A Synthesizer, Not A Divider

The rather banal view of "bringing people together" is such a cliche and so clumsy a phrase when describing Barack Obama's history of coalition politics. Jeff Rosen, who seems almost as smitten as I am, describes (reg req.) one such Obama moment:

After Obama was elected to the Illinois state Senate in 1996, he defended individual rights in a way that might have marginalized him: He joined only two other senators in voting against a bill to forbid convicts on probation from having contact with street gangs, and he voted against a bill to expand the death penalty to gang-related murders. But Obama nevertheless won the respect of police and prosecutors in Chicago by building those "alliances of consent."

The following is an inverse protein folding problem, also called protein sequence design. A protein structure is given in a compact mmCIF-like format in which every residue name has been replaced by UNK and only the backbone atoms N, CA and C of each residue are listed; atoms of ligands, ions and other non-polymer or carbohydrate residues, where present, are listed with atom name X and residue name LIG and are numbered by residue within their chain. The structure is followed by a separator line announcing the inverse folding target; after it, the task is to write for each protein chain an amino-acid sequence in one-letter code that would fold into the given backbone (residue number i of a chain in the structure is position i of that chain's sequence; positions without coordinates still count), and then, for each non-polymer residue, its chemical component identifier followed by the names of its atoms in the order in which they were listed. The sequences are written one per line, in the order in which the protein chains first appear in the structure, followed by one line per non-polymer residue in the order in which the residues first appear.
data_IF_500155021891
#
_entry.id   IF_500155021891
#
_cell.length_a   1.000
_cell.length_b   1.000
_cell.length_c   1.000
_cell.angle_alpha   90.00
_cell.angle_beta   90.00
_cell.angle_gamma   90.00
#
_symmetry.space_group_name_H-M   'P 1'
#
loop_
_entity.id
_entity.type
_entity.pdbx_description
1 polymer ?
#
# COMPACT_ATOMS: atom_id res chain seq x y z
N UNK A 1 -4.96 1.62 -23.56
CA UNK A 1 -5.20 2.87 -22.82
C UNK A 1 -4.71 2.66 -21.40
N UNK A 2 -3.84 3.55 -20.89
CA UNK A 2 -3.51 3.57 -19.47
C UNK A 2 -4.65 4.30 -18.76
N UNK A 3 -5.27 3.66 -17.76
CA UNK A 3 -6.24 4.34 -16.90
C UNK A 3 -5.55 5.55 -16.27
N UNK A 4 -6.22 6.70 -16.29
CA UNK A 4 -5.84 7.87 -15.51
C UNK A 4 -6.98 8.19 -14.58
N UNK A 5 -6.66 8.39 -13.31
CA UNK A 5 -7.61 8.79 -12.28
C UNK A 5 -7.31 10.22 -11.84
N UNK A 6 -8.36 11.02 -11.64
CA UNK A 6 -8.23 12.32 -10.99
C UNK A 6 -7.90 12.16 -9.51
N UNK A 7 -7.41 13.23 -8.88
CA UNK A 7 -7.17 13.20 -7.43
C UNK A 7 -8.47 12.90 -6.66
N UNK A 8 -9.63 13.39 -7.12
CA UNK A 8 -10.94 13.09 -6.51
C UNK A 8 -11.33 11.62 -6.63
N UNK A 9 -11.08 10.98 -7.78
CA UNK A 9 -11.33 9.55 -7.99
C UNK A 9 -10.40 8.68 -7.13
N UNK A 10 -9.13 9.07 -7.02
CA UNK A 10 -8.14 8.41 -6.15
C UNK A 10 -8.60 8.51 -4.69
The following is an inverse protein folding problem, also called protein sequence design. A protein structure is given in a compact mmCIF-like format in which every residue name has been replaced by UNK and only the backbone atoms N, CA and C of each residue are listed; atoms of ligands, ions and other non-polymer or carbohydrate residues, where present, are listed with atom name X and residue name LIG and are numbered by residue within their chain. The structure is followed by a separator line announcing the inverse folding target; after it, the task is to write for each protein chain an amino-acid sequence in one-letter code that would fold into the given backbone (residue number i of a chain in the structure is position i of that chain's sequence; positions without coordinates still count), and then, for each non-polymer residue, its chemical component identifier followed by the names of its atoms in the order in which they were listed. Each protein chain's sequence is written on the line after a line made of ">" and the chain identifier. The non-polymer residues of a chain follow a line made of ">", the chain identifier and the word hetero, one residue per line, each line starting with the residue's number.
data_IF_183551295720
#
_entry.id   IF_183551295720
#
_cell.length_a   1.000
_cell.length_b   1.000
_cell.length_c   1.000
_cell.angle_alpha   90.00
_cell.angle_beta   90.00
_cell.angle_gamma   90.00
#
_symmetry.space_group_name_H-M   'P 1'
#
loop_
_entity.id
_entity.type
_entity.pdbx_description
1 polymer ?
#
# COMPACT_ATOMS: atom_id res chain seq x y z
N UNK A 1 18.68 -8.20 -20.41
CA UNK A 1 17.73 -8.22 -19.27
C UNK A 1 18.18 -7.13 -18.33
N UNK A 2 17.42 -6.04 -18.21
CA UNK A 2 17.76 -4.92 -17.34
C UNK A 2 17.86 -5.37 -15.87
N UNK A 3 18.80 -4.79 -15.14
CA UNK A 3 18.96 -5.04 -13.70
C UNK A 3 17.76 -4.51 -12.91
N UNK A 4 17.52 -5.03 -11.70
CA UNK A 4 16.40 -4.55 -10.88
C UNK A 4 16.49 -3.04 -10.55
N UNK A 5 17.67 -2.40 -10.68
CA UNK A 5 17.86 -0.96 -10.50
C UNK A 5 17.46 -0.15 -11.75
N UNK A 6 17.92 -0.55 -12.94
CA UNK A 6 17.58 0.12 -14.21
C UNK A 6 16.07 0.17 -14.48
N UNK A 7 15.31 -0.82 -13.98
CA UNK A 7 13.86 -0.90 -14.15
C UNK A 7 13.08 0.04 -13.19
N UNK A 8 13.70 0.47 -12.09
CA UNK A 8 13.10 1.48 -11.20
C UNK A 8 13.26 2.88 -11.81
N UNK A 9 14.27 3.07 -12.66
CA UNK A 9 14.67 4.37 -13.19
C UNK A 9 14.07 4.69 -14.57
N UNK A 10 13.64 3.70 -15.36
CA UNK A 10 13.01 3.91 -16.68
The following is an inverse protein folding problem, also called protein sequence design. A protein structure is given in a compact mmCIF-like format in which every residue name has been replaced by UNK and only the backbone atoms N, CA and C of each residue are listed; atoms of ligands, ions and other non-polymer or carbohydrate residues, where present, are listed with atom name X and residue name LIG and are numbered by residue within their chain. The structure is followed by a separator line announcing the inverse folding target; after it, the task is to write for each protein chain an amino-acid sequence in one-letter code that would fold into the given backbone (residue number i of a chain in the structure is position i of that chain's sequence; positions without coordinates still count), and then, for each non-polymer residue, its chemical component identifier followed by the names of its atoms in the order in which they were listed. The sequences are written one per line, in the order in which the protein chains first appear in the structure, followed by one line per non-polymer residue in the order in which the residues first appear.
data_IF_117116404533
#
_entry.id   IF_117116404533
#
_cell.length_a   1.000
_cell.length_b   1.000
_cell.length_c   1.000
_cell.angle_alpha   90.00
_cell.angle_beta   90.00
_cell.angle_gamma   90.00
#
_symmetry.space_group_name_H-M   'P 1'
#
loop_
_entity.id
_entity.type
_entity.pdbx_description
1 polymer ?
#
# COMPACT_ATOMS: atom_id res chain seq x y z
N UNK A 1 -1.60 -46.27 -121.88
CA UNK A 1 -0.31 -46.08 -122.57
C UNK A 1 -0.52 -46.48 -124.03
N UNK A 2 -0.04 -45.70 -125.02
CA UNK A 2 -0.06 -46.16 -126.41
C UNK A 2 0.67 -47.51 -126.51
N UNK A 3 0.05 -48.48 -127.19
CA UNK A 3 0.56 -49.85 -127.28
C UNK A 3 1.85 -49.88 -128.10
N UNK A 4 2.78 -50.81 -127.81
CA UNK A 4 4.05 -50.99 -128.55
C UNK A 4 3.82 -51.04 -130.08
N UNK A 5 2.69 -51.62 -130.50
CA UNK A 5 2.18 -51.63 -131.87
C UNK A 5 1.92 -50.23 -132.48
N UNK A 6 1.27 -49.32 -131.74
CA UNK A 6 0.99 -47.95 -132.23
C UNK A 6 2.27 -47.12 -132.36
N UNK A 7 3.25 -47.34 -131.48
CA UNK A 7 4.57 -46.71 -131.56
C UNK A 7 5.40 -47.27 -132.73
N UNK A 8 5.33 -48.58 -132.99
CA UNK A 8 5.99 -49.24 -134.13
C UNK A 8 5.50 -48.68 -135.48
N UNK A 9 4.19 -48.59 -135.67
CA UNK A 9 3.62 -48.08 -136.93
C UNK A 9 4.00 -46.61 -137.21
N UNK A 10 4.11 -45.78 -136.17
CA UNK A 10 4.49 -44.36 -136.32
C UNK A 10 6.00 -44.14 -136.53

One of his greatest legislative triumphs was a bill to require the videotaping of all confessions and interrogations in capital cases. Initially, police, state prosecutors, and the newly elected Democratic governor were strongly opposed, some death-penalty abolitionists viewed the bill as too moderate, and legislators were afraid of being soft on crime. But Obama led daily negotiations (without reporters) during which he emphasized his opponents' common values. At the end, the bill had the support of all parties, passed unanimously, and today has been adopted as a model by four states and the District of Columbia.